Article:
Prepared by the Faith and Halakhic Standards Committee of the Messianic Jewish Rabbinical Council. Approved by the Executive Committee.

March 26, 2020

The SARS-II/COVID-19 Pandemic has created an unprecedented situation for humanity worldwide. Like other communities in the world, Messianic Jewish synagogues are working to nurture community, to support people, and to share the promise and hope of God through Messiah Yeshua during this difficult time.

Due to restrictions on gatherings and communal assemblies throughout the world, the current pandemic poses unique challenges for sustaining community and gathering for worship and study. We offer the following recommended halakhic guidelines to help Messianic Jewish leaders and communities as they organize alternate ways for their communities to gather for prayer.

  • Congregations should heed the warnings of their local civil authorities and not gather for communal worship in person. The religious value of pikuach nefesh (the protection of human life) overrides nearly all other Jewish religious values and commandments.
  • While the MJRC has no formal statement regarding meeting virtually on Shabbat and Chaggim, the unique situation in which we find ourselves due to the current pandemic, constitutes a sha’at hadehak (an urgent situation), which moves us to support actively the use of virtual online means for gathering together in our communities. Virtual online meetings allow us to come together as communities while still practicing social distancing as required by civil authorities, thereby preventing further isolation. Care should be taken to guard the ways in which Shabbat and Chaggim are meant to be havens from the unrelenting "plugged-in" of our present moment in history, and all the more so now. We encourage communities to take great care when promoting virtual services that the particular service is the exclusive application operating on each person’s electronic devices during the gathering. Additionally, in honor of those for whom the use of virtual meetings would still be disruptive to the sanctity of Shabbat and Chaggim, we encourage communities to provide non-Shabbat/Chaggim virtual events. 
  • While the MJRC has never considered whether a minyan (a minimum prayer quorum of ten Jews) may be constituted by ten Jews communicating virtually rather than locally and has no formal statement to this effect, the general consensus among halakhically-oriented Jews has been that a minyan requires physical presence in the same location. This means that during virtual meetings for prayer, the parts of the service that would normally require a minyan (barekhu, kaddish, reader’s repetition of the Amidah, Torah service) would not be said, even when a comparable number of people is present online. However, due to the extreme extenuating circumstances (sha’at hadehak) and the need for community, encouragement, and opportunities for Torah study and prayer, especially certain prayers such as Kaddish, the MJRC has determined that a minyan may be constituted virtually until the COVID–19 (Coronavirus) pandemic is no longer a threat. Care should be taken to guard the parts of the service that require a minyan ensuring that there are 10 people actually present to say the prayers and not simply logged into the meeting.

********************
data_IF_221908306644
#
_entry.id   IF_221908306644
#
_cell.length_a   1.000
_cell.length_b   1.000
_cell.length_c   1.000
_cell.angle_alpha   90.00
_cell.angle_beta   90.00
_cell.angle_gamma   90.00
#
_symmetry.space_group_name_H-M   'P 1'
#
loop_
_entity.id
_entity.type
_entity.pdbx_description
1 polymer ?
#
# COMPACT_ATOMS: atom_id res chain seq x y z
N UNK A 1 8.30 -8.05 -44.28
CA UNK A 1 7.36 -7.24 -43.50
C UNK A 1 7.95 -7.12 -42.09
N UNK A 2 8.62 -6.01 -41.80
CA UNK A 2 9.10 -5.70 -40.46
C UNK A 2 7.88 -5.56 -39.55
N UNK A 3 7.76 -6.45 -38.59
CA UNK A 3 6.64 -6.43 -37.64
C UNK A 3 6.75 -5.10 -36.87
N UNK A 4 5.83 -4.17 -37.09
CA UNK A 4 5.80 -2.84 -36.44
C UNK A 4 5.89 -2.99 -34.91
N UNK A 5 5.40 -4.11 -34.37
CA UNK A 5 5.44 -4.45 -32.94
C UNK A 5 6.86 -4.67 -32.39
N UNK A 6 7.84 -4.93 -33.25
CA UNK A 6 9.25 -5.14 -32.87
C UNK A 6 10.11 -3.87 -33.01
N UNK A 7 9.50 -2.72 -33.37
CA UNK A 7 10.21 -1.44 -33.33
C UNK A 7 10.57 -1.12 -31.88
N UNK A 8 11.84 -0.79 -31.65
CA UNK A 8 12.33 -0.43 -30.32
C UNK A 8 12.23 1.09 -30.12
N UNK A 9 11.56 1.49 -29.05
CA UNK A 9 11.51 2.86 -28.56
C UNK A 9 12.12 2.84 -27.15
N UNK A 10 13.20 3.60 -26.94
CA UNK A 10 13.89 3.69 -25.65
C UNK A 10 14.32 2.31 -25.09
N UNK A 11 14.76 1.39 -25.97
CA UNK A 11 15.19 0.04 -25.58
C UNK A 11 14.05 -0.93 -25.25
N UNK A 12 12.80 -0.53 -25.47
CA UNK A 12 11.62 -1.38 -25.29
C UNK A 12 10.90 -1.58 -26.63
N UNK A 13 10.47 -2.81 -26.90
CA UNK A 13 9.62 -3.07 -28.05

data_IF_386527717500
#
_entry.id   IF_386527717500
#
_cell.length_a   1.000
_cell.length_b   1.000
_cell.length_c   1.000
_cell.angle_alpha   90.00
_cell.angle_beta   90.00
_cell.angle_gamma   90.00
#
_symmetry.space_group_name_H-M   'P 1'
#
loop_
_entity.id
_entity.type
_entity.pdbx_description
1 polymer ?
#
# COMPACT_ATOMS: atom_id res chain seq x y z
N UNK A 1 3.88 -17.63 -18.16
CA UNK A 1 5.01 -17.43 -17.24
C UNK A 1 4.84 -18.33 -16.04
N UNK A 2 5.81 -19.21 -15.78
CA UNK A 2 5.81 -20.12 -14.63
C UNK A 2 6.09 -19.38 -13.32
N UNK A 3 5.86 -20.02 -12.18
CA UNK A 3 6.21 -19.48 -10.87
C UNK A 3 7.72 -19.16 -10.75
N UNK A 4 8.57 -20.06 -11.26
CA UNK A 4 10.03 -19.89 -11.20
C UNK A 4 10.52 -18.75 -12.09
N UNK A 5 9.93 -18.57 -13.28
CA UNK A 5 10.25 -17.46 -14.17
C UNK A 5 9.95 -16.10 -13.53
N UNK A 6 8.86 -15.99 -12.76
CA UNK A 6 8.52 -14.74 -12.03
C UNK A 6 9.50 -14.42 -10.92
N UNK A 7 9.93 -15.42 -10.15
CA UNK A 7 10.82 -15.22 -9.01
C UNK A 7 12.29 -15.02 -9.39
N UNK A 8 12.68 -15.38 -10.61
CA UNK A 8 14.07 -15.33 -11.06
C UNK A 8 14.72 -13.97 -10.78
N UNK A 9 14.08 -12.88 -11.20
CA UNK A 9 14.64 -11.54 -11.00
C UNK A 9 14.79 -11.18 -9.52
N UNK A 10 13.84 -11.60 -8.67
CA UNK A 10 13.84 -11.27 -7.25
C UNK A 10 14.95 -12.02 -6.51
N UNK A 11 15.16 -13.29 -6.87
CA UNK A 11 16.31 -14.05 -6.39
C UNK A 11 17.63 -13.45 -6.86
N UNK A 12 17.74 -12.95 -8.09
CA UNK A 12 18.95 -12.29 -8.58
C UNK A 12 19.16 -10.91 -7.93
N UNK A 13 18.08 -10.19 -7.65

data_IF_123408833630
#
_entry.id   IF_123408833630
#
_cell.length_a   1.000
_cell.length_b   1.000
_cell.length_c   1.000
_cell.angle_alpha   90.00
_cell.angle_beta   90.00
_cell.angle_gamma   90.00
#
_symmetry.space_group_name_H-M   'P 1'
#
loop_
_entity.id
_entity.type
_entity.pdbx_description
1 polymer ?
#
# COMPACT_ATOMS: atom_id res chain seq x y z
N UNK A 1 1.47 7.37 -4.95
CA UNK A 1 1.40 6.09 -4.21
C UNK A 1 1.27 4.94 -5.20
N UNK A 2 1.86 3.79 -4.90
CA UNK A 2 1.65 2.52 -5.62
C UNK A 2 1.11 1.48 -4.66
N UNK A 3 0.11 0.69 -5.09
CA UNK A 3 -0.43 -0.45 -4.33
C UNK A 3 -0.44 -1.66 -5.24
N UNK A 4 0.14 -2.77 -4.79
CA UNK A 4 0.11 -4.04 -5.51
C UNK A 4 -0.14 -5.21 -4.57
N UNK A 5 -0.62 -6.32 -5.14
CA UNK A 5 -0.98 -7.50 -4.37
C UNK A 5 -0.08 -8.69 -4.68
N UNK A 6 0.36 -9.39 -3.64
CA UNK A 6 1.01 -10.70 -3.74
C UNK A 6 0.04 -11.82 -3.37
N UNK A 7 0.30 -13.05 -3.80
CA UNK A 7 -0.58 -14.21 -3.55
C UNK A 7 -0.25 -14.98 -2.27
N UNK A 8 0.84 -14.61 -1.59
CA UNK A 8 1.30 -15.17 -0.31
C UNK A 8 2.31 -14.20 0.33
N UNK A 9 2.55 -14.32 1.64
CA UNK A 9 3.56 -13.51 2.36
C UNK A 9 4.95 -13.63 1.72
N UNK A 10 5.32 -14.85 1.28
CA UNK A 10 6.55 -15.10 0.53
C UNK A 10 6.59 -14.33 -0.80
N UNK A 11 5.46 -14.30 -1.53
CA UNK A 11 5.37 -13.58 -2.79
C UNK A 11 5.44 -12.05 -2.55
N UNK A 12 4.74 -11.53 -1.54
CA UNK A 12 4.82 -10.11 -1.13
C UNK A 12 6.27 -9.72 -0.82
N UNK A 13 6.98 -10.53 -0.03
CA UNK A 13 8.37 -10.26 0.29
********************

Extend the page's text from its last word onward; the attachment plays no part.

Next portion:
• Although meeting virtually does help bridge the gap of the isolation that has been thrust upon us, it does not close the gap completely. Care needs to be taken that those attending the meeting virtually do not simply watch the service being performed, making them spectators instead of participants, but actually participate in various sections of the meeting. We encourage you to be creative and personal in your virtual meetings.

As the situation is fluid, we anticipate issuing further recommended guidelines as the pandemic proceeds. Our prayer is for a swift end to this plague, protection for all of humanity, and God’s merciful healing for those suffering now.



"The MJRC consists of ordained Rabbis and associates who promote a life of faithfulness to God's covenant among Jewish followers of Messiah Yeshua by providing realistic and practical guidelines for Messianic Jewish observance."

Our Mission Statement

Rooted in Torah, instructed by Tradition, faithful to Messiah Yeshua



The Messianic Jewish Rabbinical Council (MJRC) consists of a group of ordained Rabbis and associated leaders who endeavor to promote a life of covenant faithfulness among Jewish followers of Messiah Yeshua. 

Our core mission is to:

  • Promote a cohesive vision for Messianic Judaism
  • Define normative halakha and standards of faith for our communities
  • Serve the professional and personal needs of our members
  • Establish high standards of professional competence, ethical behavior, and halakhic conduct for our rabbis
  • Mediate and adjudicate disputes among our members
  • Facilitate professional placement of our members


The Messianic Jewish Rabbinical Council (MJRC) was formally established in May 2006. It consists of a group of ordained Messianic Jewish Rabbis and associated leaders who share a common vision for Messianic Judaism rooted in Torah, instructed by Tradition, and faithful to Messiah Yeshua in the twenty-first century.

The MJRC had its beginnings five years earlier. At that time a set of Messianic Jewish leaders from New England invited some of their colleagues from outside the region to join them in working on a common set of halakhic standards for themselves and their congregations.